Fs = 500; dt = 1./Fs;
tvec = 0:dt:2-dt;
 
wnoise = randn(size(tvec));
sgnl = sin(2*pi*10*tvec) + wnoise; % 10 Hz sine wave plus Gaussian white noise
 
subplot(211);
plot(tvec,sgnl); grid on;
set(gca,'FontSize',18); title('signal');
 
subplot(212);
[acf,lags] = xcorr(sgnl,100,'coeff');
lags = lags.*dt; % convert samples to time
plot(lags,acf); grid on;
set(gca,'FontSize',18); xlabel('time lag (s)'); ylabel('correlation ({\itr})');
title('autocorrelation');

Now we get

The autocorrelation (acorr) has peaks at 0.1s, corresponding to the 10Hz component in the original signal, an idea formalized in the Wiener-Khinchin theorem we encountered in Module 11. An intuitive interpretation of this plot is: given a peak in the signal at time t = 0, what on average are the expected values at other times? For this signal, we can see that if there is a peak at 0, then we expect peaks at 0.1, 0.2, etc. and troughs at 0.5, 0.15… .

☛ What would you expect the autocorrelation to look like if the above code were modified to use a rectified sine wave (abs(sin(..)))? Verify your prediction.

You should notice that the autocorrelation now has twice the number of peaks compared to the original sine wave. In addition, this periodicity is perhaps not obvious in the original signal, but it is quite clear in the acorr. Autocorrelation functions average out noise that may be obscuring an underlying periodic signal; similarly, autocorrelations of grid cell rate maps often look much more impressive than the original (noisy) rate map!

A final difference is that there is now a baseline offset in the acorr. This occurs because after rectification, the original signal no longer has mean zero, and unlike corrcoef(), xcorr() does not actually subtract the mean from the signal(s).

☛ Subtract the mean from the rectified signal and plot the acorr again. Verify that the value at lag 1 matches the output of corrcoef() for lag 1.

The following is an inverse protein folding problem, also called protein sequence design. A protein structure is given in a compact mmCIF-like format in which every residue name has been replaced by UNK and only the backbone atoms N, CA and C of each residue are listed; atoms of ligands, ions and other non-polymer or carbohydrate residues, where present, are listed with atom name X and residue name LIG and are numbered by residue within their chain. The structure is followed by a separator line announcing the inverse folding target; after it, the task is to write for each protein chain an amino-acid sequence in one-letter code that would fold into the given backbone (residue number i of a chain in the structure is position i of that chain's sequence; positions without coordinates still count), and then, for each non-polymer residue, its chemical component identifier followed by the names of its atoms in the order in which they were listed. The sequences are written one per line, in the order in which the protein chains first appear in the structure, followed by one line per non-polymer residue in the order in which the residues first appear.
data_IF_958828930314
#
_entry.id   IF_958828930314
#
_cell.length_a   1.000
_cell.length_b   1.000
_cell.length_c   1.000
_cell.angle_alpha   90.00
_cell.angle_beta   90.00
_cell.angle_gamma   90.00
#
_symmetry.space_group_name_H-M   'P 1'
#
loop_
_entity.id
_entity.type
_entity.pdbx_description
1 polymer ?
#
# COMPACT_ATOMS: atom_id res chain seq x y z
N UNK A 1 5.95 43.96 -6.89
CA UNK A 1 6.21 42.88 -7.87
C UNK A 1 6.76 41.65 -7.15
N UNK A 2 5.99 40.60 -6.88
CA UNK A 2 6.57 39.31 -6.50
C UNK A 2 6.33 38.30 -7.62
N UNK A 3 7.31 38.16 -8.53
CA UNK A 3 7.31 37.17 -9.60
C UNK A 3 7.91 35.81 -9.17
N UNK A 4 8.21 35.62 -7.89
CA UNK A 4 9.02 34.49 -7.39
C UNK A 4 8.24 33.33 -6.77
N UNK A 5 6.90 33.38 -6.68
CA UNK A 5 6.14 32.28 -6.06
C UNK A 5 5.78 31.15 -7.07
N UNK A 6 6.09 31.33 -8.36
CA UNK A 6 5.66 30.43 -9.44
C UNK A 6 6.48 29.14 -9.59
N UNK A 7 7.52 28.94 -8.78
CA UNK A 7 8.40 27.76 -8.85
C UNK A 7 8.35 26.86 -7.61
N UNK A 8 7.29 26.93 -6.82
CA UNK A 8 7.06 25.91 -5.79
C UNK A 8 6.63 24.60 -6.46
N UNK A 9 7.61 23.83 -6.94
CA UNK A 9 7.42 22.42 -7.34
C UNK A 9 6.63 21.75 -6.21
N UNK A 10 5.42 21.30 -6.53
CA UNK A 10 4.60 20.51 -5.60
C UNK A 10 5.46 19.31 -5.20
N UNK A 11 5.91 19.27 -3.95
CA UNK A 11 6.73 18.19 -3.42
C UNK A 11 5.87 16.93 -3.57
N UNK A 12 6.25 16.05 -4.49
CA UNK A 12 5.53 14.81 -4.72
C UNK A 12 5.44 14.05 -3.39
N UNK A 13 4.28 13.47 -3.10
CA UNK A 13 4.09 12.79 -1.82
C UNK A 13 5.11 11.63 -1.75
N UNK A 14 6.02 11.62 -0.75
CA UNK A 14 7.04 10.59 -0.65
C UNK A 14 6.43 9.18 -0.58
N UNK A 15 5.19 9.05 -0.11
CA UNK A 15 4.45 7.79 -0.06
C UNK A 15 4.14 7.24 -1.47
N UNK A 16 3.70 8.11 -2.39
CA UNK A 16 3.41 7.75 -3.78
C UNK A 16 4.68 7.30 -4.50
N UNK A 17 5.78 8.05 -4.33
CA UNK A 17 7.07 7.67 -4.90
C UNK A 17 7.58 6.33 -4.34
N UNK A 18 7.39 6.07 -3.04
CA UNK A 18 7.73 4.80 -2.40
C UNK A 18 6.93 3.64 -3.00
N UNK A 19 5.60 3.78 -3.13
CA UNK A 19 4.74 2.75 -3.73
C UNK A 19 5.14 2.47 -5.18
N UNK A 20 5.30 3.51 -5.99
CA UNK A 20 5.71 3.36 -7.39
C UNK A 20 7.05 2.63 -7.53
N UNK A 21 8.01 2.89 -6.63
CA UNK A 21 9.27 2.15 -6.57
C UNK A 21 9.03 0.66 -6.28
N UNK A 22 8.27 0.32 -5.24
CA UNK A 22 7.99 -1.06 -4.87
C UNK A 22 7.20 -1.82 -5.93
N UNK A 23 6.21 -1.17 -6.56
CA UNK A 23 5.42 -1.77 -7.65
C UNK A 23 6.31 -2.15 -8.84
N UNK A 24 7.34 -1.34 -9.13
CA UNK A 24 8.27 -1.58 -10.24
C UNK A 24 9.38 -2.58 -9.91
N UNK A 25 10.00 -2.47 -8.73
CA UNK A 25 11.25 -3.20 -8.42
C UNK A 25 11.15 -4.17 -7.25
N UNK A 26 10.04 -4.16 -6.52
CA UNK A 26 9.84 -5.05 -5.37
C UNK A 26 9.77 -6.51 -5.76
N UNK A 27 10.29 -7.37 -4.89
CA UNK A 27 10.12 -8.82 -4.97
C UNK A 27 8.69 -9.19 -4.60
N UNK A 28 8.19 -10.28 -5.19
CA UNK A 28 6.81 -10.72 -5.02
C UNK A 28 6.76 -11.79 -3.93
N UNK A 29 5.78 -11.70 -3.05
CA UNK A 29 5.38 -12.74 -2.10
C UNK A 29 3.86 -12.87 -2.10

Application to real data

Is there any periodicity in ventral striatal gamma power? That is, given high power at t = 0, what values do we expect at other times? If gamma power varies randomly, then we expect the acorr to look like that for white noise. If, on the other hand, high gamma power at time 0 tells us something about what powers to expect at other times, we will see something different.

First, let's get a finer-resolution version of the spectrogram:

% spectrogram with better time resolution (slow!)
Fs = 500;
csc.data = decimate(csc.data,4);
csc.tvec = downsample(csc.tvec,4);
[S,F,T,P] = spectrogram(csc.data,hanning(125),115,1:200,Fs);

What we need is a time series of gamma power, so that we can compute its autocorrelation. We will get this from the spectrogram, but it is worth noting that this is not the only way to obtain such a signal. Recall, for instance, that in Module 5 we used a filter to compute instantaneous power in the ripple band. An advantage of using the spectrogram is that it provides estimates of power over time across all frequencies, so it is easy to explore. However, more precise estimates can be obtained with the filtering method (as well as with better spectrograms such as the event-averaged one we computed with FieldTrip in Module 7).

For now we make do with what we have:

F_idx = find(F > 70 & F < 100); % high-gamma power